Chambers Bay will host a different kind of U.S. Open


Unique and versatile.

Those are two words you’ll be hearing a lot as the golf world starts to turn its collective focus toward the Pacific Northwest, which — in terms of U.S. Opens — has never happened. 

As we inch closer to the start of the 2015 U.S. Open at Chambers Bay, the interest grows, not only because this will be the first time Chambers hosts this national championship but simply because there are so many unknowns about this facility. 

For the past two days — including on Monday’s media day — I’ve spent as much time possible scouring this golf course, trying to figure out any and all bumps, knobs and hummocks (oh, yes, you’ll need to know this word), and I’ve come away as interested in this upcoming major as any in past memory. 

The reason? Because we don’t really know what will happen.

Never has the U.S. Open been played on a piece of land like this, a links-style golf course that can play so many different ways caddies should be paid double. 

And frankly, I cannot wait for the U.S. Open to begin. Mostly because I think Chambers Bay is going to offer as unique of an experience as there can be in pro golf these days. 

People will complain about the course at times, sure, but that is part of what makes up the U.S. Open. Have you ever heard a pro golfer walk off the 72nd hole at the Open and say, “Boy, I’d love another two days here!” Frustration is part of the intrigue that makes this tournament so different. It is supposed to test all parts of your game, and mental composition is a huge part of that. If the course didn’t haunt those 6 inches between your ears, it wouldn’t be doing its job. 

And as for Chambers Bay itself, the word versatility will get used as much as any player’s 4-iron. 

For one, Nos. 1 and 18 will switch pars during the tournament, the first time that has ever happened. One day you might start off on a 598-yard par-5, with a friendly fairway and a birdie opportunity right off the bat, and the next you might be trying to squeeze a tee shot in between a brutal fairway bunker and ankle-high rough on a 496-yard par-4 first. 

And that is just the beginning. You want versatility? We have versatility! 

The par-3 ninth hole has two different sets of tees, and while you sit at home thinking, What’s so different about that, understand that one tee plays dramatically downhill to a green with bunkers guarding all parts of the right side and the other tee is an uphill carry of some 240 yards. It is two holes in one, something you’ve never seen before on a golf course and definitely never seen before in a major championship. 

Want to talk about changing the approach for Rory, Justin or Patrick? The 16th can play 423 yards to an inviting pin position somewhere in the middle of the green one day and a drivable 287 yards the next, to an area of the green so skinny that even Ryo Ishikawa would feel self-conscious.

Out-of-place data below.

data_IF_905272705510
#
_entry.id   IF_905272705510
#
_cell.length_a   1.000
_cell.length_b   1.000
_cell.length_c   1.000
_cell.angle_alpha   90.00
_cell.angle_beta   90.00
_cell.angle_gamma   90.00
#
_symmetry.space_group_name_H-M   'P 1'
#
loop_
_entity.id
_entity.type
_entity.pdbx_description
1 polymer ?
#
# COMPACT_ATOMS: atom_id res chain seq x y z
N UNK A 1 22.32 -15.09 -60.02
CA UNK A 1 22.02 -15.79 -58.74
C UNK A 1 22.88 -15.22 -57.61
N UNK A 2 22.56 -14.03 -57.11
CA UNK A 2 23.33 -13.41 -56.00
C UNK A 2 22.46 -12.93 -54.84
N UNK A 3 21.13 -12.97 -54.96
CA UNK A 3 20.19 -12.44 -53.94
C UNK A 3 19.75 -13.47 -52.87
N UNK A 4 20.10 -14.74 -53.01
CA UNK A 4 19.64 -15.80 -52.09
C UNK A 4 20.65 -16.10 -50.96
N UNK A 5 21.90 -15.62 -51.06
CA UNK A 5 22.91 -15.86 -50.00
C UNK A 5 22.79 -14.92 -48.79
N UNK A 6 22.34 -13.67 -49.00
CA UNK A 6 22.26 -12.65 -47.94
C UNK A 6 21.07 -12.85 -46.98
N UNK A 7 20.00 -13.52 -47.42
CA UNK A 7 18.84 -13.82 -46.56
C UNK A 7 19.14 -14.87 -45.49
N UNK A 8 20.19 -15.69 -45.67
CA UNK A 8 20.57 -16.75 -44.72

And the bottom line is this: Chambers Bay won’t be for everyone, but really, what U.S. Open venue is? 

Golf has changed. This is a time in the game of golf to embrace youth — with the success of Lydia Ko and Jordan Spieth — and right along those same lines, doesn’t it make sense to play the toughest test in the major championship circuit on a golf course younger than each of them? 

I, for one, am pumped, not just because I get to work this event but because I think a venue like this is good for the game. It won’t be for some people, but, really, isn’t that what golf is all about? People complaining about the ball going too far or the drivers being too hot or the greens being too fast? Isn’t part of this game expressing exactly what you feel at any moment? It’s why every group you’re playing behind is too slow and every read from your caddie is a bad one if it doesn’t produce a one-putt. 

Chambers Bay is an experience not just for the PGA Tour but for a whole new generation of the game. 

Hanging out in downtown Tacoma this weekend, I talked with a local about the buzz around the town heading into the June 18-21 tournament, which will be broadcast on FOX for the first time.

A group of people in particular he said were fired up for this tournament are the marijuana dispensaries around Washington, hoping that business booms when the hundreds of thousands of golf fans flood the Seattle area. Tell that to your country club grandfather and see how it goes. This is a different time, a different era, and Chambers Bay looks to embrace all of that. 


Of course, there will be times this golf course doesn’t play totally fair. I would be lying if I said I loved the seventh green, or thought the eight potential 495-yard-plus par-4s at Chambers Bay could eliminate a part of the field. (Humblebrag alert: I made a three on the 534-yard par-4 13th on Monday and decided to call it a “beagle” instead because it felt like an eagle even if it writes like a birdie.) 

But at the same time, a takeaway from this is what could happen during the final round as golfing’s best make their way around the Puget Sound. Phil Mickelson will be a factor, no doubt in my mind. His length and creativity will allow him to once again get in position to take the one major he can’t seem to finish off. As will Rory McIlroy, Bubba Watson and Dustin Johnson. 

We as golf fans should embrace the newfound beauty of Chambers Bay, the excitement surrounding the area and the uniqueness that comes with a completely new venue that the USGA found. I’m excited. You should be, too.

Shane Bacon is a regular contributor to’s golf coverage. Follow him on Twitter at @shanebacon.